I wrote a post recently about how I gained a noble Scottish title as a final step on the path to knighthood some years ago. One of my readers -- Puddle Jumper Reads -- commented about wondering what that crest on my page was all about. It requires a full blog post to explain it … Continue reading “Knight of Angels”… What Does That Even Mean?
Continuing from the conversation last month... The Code of Chivalry that I follow was created by Brian R. Price, a professor of Medieval History who extrapolated what made the most sense to him from a number of pre-existing oaths. He posted his Code on a page that predated the common usage of the internet, whereby … Continue reading Chivalry and the Fighting Arts
I'm on record as saying that if I were to be a knight in service, to bend the knee to anyone in history, it would be to Eleanor of Aquitaine, "by the wrath of God, Quene of England." As a Medieval queen, and especially as one of significant personal power, she's known to have done … Continue reading Inventing Eleanor: The Medieval and Post-Medieval Image of Eleanor of Aquitaine by Michael R. Evans
I've been going back to the well of favorites recently. Between the passing of Roger Moore and Adam West, my lowered expectations over Wonder Woman and The Mummy having been met, and the unfortunate writing choices revealed in the new Darth Vader prequel comic from Marvel, I feel like fandom has kicked me in the teeth the last … Continue reading What’s New?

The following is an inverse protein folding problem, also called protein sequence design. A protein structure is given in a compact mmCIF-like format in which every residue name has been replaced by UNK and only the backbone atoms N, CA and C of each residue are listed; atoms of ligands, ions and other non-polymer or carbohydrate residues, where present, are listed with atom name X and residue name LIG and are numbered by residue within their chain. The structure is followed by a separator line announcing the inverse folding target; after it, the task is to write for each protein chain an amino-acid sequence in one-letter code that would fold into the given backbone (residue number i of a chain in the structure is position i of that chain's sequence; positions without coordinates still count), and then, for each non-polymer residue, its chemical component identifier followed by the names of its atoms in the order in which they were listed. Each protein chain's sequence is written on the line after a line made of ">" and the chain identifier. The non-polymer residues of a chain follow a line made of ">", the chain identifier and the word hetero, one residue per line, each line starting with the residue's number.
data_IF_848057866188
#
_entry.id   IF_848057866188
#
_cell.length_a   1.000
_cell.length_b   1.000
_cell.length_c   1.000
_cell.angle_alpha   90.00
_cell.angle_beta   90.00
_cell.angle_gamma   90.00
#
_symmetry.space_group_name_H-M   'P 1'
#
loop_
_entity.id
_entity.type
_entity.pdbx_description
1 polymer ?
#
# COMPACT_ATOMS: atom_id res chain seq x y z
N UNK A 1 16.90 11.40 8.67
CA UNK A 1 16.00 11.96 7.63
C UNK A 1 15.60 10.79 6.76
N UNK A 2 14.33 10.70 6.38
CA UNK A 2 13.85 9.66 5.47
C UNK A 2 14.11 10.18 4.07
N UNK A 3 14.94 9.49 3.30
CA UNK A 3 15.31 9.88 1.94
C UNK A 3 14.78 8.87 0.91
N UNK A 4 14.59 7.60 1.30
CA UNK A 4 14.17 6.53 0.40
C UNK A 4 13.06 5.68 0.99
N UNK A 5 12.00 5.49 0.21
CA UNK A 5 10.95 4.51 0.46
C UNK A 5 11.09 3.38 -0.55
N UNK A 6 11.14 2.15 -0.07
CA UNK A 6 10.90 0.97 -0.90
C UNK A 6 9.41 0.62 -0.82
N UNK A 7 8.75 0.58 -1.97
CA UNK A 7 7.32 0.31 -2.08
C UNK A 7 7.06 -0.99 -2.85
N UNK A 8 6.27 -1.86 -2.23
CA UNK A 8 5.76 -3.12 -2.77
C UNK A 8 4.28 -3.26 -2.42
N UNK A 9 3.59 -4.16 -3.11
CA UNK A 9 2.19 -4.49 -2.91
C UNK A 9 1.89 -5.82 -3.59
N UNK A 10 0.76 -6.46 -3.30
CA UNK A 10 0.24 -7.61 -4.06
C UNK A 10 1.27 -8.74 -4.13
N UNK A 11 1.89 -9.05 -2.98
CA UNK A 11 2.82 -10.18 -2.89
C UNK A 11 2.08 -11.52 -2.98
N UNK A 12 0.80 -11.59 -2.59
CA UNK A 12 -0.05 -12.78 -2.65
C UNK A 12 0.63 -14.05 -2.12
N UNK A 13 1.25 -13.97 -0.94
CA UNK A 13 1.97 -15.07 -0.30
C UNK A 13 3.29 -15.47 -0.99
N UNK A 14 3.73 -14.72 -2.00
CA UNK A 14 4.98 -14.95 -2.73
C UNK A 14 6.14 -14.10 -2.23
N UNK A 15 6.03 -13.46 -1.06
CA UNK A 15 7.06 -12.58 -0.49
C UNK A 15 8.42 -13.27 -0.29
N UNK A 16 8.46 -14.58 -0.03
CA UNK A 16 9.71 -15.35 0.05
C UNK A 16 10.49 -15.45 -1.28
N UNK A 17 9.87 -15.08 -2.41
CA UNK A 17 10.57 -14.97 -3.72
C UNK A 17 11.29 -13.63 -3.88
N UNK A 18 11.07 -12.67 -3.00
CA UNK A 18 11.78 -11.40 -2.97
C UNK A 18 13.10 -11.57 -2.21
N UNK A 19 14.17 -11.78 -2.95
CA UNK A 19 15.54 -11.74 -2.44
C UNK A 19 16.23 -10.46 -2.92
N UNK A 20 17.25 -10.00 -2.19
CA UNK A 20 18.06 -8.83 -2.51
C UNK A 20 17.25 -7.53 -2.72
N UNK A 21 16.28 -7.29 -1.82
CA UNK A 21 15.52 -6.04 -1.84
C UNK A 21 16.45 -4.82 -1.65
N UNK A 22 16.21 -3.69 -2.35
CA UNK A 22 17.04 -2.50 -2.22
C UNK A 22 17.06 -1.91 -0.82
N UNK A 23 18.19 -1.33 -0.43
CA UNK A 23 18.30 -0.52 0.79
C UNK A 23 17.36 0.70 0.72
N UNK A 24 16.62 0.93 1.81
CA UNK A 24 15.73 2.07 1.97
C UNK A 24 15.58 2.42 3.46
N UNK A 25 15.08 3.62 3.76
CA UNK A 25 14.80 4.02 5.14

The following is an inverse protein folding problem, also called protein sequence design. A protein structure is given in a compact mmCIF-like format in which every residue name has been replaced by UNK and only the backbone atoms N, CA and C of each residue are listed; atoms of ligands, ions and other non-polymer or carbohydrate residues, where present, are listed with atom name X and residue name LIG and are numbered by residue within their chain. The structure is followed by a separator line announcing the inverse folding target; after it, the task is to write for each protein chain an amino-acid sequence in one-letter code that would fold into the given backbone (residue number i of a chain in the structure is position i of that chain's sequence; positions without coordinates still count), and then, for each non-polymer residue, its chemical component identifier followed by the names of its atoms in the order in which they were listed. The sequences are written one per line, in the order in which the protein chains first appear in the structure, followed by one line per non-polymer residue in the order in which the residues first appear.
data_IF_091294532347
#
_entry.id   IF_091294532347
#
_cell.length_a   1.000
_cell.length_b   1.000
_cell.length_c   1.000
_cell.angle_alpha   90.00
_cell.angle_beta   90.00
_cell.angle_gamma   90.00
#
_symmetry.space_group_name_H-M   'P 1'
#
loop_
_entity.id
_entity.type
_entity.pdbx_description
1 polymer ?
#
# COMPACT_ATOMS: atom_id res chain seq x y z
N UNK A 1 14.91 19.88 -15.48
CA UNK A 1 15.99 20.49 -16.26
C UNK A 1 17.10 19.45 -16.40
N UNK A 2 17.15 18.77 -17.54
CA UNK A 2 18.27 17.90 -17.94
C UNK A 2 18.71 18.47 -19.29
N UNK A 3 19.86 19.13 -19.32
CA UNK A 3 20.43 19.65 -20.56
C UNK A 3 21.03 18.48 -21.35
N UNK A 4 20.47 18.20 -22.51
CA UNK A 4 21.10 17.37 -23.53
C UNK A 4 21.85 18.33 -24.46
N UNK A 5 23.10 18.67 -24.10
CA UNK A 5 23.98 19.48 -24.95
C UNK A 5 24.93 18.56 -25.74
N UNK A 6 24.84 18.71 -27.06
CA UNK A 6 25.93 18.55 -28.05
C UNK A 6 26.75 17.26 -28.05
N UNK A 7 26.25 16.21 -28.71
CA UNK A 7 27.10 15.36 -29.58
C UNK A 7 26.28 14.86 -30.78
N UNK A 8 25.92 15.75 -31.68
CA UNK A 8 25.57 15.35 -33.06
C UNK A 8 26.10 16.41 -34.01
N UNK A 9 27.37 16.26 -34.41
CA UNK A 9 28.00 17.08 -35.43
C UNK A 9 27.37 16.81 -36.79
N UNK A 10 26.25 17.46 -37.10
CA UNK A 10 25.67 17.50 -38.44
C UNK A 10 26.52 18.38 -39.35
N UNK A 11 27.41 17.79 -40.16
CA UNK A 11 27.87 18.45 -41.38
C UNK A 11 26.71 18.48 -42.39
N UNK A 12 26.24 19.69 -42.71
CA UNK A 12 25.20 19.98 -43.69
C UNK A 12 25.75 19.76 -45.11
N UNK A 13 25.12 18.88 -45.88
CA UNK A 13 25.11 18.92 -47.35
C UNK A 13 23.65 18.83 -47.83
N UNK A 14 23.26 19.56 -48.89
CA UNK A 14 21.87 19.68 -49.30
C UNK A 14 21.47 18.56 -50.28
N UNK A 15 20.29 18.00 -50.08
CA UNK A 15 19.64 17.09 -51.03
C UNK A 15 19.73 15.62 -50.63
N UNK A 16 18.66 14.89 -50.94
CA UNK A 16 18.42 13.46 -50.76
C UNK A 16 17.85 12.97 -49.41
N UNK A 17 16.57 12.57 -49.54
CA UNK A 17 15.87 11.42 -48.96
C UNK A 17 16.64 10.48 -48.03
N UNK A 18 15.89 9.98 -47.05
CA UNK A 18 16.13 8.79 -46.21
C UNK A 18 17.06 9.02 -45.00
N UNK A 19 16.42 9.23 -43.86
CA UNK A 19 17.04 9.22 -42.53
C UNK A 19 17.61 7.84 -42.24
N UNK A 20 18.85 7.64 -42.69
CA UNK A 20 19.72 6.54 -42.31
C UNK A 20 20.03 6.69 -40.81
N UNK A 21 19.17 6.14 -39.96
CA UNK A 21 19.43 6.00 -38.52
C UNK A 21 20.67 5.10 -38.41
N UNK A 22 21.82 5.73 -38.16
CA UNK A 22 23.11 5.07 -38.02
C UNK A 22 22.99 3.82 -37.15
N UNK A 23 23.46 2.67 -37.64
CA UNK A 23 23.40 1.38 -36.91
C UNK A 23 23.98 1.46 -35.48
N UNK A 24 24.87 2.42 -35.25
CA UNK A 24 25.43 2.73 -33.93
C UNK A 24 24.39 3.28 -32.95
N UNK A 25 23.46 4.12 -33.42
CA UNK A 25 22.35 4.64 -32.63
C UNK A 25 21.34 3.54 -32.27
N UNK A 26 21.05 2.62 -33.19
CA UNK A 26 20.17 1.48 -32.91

In the wake of blogging about Carmina Burana and my discovery of it by way of the film Excalibur so many years ago, my thoughts naturally turned to all things Arthurian. For the peoples of the Middle Ages, there wasn't a cut-off point that defined a so-called end of civilization. After the fall of Rome, life continued on, … Continue reading Arthurian Traditions in Early Music
When it comes to historical fiction, I have some pretty high benchmarks. When it comes to historical characters, there are few I rank so highly as Eleanor of Aquitaine. It perhaps comes as no surprise that The Lion in Winter is one of my favorites. I've seen different versions of it on screen over the … Continue reading The Lion in Winter by James Goldman
Honor. This is a subject that's near and dear to my heart. As someone who walks the path of chivalry as a means to constantly improve myself, I am very aware of the role of honor and its perceptions in various eras and cultures. It's practiced at every step in all things, an acknowledgment of being … Continue reading Klingon Honor
A look inside Shakespeare's King John.
The author began this with a direct shot across the bow at Shakespeare's play King John, claiming it wasn't any good because nobody performed it, all evidence to the contrary. In its own time, it was highly popular. I knock a star off of that just on account because I truly expect better from historians. Facts … Continue reading King John by Marc Morris
This is one of those great overview books where you get enough of the story to be engaged, but you're also left wanting more. In short, my kind of history book. I love these kinds of launch pads into deeper research. Without a book like this, the in-depth works keep the reader on the outside. … Continue reading The Plantagenets: The Warrior Kings and Queens Who Made England by Dan Jones